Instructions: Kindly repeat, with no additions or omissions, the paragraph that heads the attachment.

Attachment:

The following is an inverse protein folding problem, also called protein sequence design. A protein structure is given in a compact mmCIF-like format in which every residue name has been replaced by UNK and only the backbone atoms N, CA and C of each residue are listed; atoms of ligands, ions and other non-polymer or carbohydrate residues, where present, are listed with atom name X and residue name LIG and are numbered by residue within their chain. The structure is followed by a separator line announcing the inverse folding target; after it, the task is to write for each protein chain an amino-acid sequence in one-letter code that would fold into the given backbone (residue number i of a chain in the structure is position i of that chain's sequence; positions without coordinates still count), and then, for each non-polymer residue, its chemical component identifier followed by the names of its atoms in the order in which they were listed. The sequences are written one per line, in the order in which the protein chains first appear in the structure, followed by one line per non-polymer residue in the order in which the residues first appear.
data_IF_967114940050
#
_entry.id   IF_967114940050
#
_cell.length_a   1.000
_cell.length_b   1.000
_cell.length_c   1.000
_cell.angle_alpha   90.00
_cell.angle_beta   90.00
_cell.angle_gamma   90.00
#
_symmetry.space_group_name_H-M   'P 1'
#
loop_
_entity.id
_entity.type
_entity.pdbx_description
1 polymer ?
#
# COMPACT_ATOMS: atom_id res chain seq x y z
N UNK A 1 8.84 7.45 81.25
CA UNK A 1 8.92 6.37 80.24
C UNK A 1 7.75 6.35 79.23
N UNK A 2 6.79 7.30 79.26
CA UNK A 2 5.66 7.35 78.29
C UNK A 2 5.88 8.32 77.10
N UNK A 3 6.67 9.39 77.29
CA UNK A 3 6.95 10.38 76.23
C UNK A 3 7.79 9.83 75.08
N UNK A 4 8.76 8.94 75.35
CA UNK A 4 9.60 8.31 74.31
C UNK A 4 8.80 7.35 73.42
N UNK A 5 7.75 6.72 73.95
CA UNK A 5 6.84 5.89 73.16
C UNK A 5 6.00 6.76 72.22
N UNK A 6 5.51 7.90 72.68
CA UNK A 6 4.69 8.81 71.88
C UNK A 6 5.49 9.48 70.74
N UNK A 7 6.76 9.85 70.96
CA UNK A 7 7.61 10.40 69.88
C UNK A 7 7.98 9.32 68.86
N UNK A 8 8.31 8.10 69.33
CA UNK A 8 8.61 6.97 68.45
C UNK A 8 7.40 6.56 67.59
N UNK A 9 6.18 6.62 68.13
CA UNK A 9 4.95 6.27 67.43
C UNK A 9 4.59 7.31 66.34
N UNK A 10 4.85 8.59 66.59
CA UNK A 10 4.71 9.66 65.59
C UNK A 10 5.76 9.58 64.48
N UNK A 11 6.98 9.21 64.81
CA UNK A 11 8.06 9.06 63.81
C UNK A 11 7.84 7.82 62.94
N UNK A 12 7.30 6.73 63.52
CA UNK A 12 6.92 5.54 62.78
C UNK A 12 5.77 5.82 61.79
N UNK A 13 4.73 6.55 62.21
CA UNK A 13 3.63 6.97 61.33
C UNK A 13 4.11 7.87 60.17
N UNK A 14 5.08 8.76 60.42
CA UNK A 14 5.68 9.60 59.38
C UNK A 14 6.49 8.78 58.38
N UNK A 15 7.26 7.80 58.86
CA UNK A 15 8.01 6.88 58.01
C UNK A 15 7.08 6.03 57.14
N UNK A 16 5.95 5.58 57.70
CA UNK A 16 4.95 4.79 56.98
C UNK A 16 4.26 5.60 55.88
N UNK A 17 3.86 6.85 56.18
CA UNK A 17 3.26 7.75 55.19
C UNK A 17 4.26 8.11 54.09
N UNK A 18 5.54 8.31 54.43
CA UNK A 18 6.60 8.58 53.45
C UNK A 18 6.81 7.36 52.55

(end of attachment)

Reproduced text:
The following is an inverse protein folding problem, also called protein sequence design. A protein structure is given in a compact mmCIF-like format in which every residue name has been replaced by UNK and only the backbone atoms N, CA and C of each residue are listed; atoms of ligands, ions and other non-polymer or carbohydrate residues, where present, are listed with atom name X and residue name LIG and are numbered by residue within their chain. The structure is followed by a separator line announcing the inverse folding target; after it, the task is to write for each protein chain an amino-acid sequence in one-letter code that would fold into the given backbone (residue number i of a chain in the structure is position i of that chain's sequence; positions without coordinates still count), and then, for each non-polymer residue, its chemical component identifier followed by the names of its atoms in the order in which they were listed. The sequences are written one per line, in the order in which the protein chains first appear in the structure, followed by one line per non-polymer residue in the order in which the residues first appear.